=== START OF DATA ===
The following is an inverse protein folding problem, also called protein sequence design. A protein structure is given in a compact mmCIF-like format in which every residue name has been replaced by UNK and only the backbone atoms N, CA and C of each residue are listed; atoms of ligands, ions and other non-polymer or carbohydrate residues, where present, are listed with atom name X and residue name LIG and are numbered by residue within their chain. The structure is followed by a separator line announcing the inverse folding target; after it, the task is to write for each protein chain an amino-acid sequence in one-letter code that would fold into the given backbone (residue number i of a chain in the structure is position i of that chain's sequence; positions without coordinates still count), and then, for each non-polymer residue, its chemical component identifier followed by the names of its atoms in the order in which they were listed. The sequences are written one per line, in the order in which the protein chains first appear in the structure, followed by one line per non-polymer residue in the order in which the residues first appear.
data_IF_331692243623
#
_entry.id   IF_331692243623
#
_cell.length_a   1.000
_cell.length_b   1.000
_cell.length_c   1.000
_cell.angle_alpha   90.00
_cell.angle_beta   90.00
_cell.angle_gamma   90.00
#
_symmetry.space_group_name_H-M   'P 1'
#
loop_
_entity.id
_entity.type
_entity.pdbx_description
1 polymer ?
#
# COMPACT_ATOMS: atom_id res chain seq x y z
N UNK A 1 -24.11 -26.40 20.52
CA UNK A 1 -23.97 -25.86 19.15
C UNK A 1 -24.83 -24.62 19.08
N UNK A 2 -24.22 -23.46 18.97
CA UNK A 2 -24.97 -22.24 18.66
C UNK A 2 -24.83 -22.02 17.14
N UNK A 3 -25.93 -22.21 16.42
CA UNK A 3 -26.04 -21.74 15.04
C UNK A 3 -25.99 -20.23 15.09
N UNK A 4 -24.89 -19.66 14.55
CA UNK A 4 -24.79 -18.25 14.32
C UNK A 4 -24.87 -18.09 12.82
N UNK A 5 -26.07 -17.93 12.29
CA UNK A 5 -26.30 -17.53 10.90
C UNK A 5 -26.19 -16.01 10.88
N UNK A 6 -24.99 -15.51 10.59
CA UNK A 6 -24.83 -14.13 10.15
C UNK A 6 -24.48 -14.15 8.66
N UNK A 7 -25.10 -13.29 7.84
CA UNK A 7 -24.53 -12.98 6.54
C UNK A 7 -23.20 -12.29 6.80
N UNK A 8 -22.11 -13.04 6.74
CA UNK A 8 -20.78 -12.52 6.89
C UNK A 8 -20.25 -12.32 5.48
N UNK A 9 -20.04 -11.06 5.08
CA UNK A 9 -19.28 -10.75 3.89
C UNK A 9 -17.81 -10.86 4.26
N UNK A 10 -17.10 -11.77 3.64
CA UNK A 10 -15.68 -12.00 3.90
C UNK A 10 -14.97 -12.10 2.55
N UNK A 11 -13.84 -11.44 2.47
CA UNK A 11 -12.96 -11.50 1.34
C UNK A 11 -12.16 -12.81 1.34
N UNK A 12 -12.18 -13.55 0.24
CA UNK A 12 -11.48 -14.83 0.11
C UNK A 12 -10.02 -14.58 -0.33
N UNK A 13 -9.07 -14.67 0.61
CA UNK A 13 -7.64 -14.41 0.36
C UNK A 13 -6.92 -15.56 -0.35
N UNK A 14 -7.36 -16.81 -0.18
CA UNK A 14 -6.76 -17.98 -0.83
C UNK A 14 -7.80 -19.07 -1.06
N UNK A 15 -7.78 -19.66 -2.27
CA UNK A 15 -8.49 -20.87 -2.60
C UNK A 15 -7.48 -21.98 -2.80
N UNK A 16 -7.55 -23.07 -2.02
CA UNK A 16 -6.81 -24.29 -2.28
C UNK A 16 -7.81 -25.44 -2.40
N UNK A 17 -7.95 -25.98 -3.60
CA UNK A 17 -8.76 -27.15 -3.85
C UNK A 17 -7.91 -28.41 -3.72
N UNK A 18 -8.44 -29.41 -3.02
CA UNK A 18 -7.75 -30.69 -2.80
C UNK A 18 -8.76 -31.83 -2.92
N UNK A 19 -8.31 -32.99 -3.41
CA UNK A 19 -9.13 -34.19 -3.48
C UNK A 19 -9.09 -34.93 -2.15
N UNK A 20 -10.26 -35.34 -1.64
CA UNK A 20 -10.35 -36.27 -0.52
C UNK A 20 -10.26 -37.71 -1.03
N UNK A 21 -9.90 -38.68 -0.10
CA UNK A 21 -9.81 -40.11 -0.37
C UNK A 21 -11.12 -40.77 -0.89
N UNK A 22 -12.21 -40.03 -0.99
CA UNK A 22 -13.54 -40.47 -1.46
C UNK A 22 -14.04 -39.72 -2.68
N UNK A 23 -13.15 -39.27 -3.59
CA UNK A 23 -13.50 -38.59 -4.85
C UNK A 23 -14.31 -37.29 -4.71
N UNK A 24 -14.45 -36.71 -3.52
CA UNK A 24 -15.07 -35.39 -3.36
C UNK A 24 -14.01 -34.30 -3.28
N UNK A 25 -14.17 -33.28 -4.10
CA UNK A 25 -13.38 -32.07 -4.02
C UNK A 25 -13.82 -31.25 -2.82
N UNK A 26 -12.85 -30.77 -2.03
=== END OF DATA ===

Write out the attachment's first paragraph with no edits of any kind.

The following is an inverse protein folding problem, also called protein sequence design. A protein structure is given in a compact mmCIF-like format in which every residue name has been replaced by UNK and only the backbone atoms N, CA and C of each residue are listed; atoms of ligands, ions and other non-polymer or carbohydrate residues, where present, are listed with atom name X and residue name LIG and are numbered by residue within their chain. The structure is followed by a separator line announcing the inverse folding target; after it, the task is to write for each protein chain an amino-acid sequence in one-letter code that would fold into the given backbone (residue number i of a chain in the structure is position i of that chain's sequence; positions without coordinates still count), and then, for each non-polymer residue, its chemical component identifier followed by the names of its atoms in the order in which they were listed. The sequences are written one per line, in the order in which the protein chains first appear in the structure, followed by one line per non-polymer residue in the order in which the residues first appear.